Hey there, time traveller!
This article was published 24/1/2013 (1309 days ago), so information in it may no longer be current.
When Phoenix Sinclair slipped through Manitoba's child-welfare safety net, it was stretched thin and sagging under the weight of change, the inquiry into her death was told Thursday.
The woman at the helm of Winnipeg Child and Family Services from 2001 to 2004 testified the changes and related workload issues likely affected services rendered to the little girl.
In 2001, chief executive officer Linda Trigg wrote about a "decimated workforce" and programs under "significant stress" in a memo to provincial government staffers who had just taken over CFS from its community board.
Phoenix was born in 2000 and was in and out of care and on and off CFS's radar screen until she was murdered in 2005 by her mother, Samantha Kematch, and stepfather, Karl "Wes" McKay. They were convicted in 2008 and the province ordered an inquiry in 2011 to find out how Phoenix fell through the cracks of the child-welfare system.
Trigg testified Thursday that when she was seconded to run the province's largest agency, it was under a lot of pressure. Some of it was from earlier CFS changes that resulted in the least-experienced social workers doing the work that required the most skill and experience, she said.
Before 1999, when CFS went from area-based to program-based, social workers handled a variety of cases, she said.
"You could take a permanent ward out for lunch and spend the rest of the day on protection cases," said Trigg, who holds a doctorate in clinical psychology.
When workers had just one type of case, many with experience and seniority fled the front lines for less demanding and less dangerous work, she said.
"People with seniority worked in programs that did not have the same level of constant stress," she said.
"On the front line, there was a constant turnover,. Over 50 per cent there had less than two years' experience... The most junior people are filling some of the roles requiring the most sophisticated judgment."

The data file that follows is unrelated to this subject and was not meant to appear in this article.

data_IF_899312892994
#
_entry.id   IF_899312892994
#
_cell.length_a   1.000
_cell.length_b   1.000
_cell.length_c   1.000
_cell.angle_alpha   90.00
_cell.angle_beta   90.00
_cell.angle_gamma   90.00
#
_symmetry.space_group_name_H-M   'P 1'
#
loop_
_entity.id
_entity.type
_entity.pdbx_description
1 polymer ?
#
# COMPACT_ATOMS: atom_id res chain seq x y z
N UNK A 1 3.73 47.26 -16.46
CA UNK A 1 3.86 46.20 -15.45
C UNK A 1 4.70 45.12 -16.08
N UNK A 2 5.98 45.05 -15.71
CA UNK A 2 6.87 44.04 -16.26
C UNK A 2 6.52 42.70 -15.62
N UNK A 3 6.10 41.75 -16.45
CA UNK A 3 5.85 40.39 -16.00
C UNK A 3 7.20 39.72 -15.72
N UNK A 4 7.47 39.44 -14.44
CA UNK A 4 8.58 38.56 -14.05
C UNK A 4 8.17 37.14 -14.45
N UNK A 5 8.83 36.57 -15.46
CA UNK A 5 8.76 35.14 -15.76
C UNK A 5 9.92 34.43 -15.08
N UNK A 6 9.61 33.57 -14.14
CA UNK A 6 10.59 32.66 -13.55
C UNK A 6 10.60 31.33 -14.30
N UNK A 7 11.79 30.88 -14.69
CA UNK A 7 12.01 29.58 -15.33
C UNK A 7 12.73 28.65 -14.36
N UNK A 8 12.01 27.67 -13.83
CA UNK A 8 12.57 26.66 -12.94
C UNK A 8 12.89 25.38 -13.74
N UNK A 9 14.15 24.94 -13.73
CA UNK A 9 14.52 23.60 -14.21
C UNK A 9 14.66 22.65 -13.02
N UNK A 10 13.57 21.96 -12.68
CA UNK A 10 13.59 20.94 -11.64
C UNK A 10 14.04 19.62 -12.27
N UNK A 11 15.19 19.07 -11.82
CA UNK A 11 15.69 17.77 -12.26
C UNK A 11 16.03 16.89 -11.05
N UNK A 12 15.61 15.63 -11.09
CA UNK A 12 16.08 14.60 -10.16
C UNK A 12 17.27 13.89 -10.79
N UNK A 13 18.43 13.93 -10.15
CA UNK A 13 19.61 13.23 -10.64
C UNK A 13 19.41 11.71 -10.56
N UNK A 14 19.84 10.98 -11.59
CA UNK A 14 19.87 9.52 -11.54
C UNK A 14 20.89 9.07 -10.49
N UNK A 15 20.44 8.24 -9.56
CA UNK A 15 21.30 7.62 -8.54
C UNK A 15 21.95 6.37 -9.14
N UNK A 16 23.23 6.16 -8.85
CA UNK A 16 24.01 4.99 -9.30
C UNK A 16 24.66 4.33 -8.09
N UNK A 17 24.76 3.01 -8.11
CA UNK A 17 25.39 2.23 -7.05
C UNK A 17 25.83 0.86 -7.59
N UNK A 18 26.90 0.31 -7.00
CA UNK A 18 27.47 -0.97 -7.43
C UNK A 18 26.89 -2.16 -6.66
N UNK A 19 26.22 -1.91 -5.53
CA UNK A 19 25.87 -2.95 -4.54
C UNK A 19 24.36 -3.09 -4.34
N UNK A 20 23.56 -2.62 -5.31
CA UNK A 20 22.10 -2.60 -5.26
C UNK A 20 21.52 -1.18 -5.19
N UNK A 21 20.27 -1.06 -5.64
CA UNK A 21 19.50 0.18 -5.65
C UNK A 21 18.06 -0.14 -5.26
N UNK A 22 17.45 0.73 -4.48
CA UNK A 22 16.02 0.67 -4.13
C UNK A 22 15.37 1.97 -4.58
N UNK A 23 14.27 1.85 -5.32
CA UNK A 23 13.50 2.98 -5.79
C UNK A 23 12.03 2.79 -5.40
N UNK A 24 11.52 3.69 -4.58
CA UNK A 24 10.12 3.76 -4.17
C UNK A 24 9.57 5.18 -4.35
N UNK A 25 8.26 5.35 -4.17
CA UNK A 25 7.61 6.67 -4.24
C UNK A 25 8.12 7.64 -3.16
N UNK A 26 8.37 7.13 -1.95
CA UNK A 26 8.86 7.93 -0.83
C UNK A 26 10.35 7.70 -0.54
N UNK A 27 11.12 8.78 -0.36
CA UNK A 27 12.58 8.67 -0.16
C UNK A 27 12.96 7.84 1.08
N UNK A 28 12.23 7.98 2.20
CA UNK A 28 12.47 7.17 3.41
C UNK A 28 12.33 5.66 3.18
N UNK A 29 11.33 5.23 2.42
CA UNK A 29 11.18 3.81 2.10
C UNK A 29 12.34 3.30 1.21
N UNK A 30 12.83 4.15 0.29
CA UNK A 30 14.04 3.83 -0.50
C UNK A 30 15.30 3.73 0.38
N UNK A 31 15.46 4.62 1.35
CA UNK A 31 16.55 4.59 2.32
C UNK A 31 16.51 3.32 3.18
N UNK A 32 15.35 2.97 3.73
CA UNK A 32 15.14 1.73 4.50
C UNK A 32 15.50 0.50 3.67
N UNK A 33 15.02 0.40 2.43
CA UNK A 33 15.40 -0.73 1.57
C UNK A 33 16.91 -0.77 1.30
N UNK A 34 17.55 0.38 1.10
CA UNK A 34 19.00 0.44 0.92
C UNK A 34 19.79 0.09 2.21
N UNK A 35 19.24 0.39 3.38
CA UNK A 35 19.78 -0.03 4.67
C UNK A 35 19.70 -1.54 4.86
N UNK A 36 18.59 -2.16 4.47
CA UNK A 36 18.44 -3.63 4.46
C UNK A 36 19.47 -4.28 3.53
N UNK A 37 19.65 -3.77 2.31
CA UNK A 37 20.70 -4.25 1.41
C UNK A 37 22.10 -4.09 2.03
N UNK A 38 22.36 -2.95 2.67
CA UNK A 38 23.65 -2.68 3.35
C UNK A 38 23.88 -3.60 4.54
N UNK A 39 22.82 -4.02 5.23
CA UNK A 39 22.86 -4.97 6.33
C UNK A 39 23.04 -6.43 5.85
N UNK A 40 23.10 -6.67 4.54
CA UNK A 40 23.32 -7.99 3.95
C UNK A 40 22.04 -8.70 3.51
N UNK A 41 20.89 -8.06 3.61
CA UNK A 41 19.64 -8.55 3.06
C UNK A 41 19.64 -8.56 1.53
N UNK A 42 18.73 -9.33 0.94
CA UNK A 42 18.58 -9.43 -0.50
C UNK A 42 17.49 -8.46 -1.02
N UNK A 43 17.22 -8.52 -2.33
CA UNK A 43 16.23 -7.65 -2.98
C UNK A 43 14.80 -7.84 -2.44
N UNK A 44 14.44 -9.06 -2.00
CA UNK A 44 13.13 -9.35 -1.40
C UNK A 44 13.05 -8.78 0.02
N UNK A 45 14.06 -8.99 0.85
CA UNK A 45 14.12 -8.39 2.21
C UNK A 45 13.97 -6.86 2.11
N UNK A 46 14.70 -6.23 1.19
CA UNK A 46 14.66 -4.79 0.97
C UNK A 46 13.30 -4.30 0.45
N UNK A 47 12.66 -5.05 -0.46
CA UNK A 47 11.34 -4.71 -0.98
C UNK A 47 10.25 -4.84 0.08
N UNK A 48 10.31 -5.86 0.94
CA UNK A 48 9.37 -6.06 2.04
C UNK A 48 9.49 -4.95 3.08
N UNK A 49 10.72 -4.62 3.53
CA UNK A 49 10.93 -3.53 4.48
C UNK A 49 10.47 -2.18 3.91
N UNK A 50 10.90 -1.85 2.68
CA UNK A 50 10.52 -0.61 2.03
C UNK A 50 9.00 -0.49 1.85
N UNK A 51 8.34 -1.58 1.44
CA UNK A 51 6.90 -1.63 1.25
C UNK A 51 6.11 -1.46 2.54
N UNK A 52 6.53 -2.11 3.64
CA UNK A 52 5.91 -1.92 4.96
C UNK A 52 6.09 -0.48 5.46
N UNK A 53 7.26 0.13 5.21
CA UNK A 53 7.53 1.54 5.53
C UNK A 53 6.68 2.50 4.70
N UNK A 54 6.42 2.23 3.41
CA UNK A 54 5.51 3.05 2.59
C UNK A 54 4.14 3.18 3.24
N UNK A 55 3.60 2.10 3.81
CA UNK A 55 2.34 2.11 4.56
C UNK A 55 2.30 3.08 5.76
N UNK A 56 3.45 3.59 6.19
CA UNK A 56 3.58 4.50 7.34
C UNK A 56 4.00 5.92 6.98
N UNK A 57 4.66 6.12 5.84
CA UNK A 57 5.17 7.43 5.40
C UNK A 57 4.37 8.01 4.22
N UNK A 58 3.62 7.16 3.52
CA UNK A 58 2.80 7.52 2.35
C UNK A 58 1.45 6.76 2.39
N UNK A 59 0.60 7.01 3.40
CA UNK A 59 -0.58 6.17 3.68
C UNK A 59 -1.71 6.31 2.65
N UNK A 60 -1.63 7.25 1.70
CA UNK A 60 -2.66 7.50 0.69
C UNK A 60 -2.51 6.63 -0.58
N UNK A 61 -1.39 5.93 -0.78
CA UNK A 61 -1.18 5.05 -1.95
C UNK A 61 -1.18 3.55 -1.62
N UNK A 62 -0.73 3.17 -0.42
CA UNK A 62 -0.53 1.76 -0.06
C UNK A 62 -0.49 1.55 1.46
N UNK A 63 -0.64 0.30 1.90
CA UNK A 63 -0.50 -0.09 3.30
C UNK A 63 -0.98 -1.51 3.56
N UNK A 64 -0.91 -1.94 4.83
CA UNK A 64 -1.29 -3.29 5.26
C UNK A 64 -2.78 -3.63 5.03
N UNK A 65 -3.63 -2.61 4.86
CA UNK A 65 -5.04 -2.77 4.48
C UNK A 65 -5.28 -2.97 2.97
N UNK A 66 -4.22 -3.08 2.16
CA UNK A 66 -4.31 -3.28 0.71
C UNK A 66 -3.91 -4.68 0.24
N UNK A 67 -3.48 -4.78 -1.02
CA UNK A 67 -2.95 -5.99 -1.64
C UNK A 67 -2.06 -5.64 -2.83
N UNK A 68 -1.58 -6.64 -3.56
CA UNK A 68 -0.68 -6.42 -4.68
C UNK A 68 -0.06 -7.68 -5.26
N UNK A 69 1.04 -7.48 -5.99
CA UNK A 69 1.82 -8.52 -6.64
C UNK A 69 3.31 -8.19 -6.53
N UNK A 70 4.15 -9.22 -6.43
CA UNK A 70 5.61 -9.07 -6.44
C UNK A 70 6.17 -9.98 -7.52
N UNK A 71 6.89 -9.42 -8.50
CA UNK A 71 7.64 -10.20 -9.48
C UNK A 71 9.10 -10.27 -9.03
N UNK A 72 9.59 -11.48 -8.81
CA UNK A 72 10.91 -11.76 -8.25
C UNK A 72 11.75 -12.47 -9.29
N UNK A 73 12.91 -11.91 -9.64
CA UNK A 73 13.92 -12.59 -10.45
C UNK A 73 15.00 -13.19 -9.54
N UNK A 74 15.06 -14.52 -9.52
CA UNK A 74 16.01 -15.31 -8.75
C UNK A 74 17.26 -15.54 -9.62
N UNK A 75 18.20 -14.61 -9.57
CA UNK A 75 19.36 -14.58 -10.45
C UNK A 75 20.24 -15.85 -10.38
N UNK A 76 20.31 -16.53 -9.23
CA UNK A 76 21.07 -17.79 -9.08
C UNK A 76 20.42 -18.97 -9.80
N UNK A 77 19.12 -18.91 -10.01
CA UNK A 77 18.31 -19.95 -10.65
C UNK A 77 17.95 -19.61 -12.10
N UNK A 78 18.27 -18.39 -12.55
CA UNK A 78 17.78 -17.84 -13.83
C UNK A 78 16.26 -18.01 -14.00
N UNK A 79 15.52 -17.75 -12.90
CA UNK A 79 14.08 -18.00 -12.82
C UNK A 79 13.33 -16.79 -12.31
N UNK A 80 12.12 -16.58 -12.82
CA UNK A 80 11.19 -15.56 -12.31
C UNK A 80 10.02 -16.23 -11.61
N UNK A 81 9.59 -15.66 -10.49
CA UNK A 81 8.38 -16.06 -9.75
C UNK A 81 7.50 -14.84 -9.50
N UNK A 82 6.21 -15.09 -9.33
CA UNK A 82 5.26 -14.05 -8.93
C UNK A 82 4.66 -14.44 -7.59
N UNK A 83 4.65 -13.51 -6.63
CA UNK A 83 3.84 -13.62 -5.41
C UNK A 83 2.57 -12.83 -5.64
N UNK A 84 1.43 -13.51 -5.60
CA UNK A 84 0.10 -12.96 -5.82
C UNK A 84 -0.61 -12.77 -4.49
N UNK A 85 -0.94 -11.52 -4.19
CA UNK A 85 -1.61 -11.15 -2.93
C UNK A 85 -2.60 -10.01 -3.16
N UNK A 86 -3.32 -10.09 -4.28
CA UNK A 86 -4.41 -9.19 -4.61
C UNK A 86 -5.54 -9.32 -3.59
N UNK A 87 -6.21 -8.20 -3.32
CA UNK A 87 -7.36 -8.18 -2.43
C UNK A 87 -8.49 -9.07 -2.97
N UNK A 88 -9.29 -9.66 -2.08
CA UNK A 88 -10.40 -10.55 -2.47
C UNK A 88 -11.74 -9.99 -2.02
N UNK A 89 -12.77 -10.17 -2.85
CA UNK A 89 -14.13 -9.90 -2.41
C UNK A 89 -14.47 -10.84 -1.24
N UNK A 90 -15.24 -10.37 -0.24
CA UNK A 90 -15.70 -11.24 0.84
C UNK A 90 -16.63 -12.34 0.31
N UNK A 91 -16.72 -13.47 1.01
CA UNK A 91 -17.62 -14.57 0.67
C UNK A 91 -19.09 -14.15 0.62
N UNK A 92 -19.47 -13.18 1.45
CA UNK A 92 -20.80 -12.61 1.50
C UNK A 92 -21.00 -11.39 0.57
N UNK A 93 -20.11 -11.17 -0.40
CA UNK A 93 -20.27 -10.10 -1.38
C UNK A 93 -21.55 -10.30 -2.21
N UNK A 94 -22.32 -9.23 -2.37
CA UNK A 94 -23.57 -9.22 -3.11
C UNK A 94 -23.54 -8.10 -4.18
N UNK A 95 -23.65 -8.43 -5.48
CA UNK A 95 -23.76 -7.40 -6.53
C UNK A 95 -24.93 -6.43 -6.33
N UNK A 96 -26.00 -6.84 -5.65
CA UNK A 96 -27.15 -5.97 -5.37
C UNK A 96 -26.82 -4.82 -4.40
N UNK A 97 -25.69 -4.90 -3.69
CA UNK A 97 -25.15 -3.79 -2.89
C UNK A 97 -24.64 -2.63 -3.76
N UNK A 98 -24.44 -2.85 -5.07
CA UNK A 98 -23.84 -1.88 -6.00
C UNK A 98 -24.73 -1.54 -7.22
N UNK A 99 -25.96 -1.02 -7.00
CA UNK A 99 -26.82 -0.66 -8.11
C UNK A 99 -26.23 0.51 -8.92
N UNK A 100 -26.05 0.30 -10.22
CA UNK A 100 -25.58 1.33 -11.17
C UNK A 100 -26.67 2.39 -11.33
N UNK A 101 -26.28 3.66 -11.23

When front-line workers and their supervisors closed the file on Phoenix Sinclair without seeing her or finding out about on her violent stepfather, lack of experience wasn't an issue. Several social workers testified there was no standard at the time that required them to see a child and, in their judgment, there were no known child-protection concerns regarding Phoenix. Many have said if workload wasn't an issue, they would have done more to make sure she was safe.
Trigg, their former boss, said there was confusion over standards at the time, but seeing a child in a case such as Phoenix's would have been expected.
"You could not do a child-protection investigation without having face-to-face contact with the child," Trigg said.
She said supervisors were responsible for training their staff and making sure they met expectations.
With a steady stream of new hires passing through the front-line revolving door, that would be difficult, she said. She said one supervisor had 100 per cent of her staff leave in one year.
For workers, there was job stress and anxiety about devolution and what would happen to them and their pensions once CFS was chopped in half and aboriginal child-welfare agencies were established, Trigg said.
"Were children ever put at risk because of workload issues?" commission counsel Sherri Walsh asked her.
"I would probably have to say yes," Trigg said. "I'm thinking about the Phoenix Sinclair case."
Her testimony continues Monday.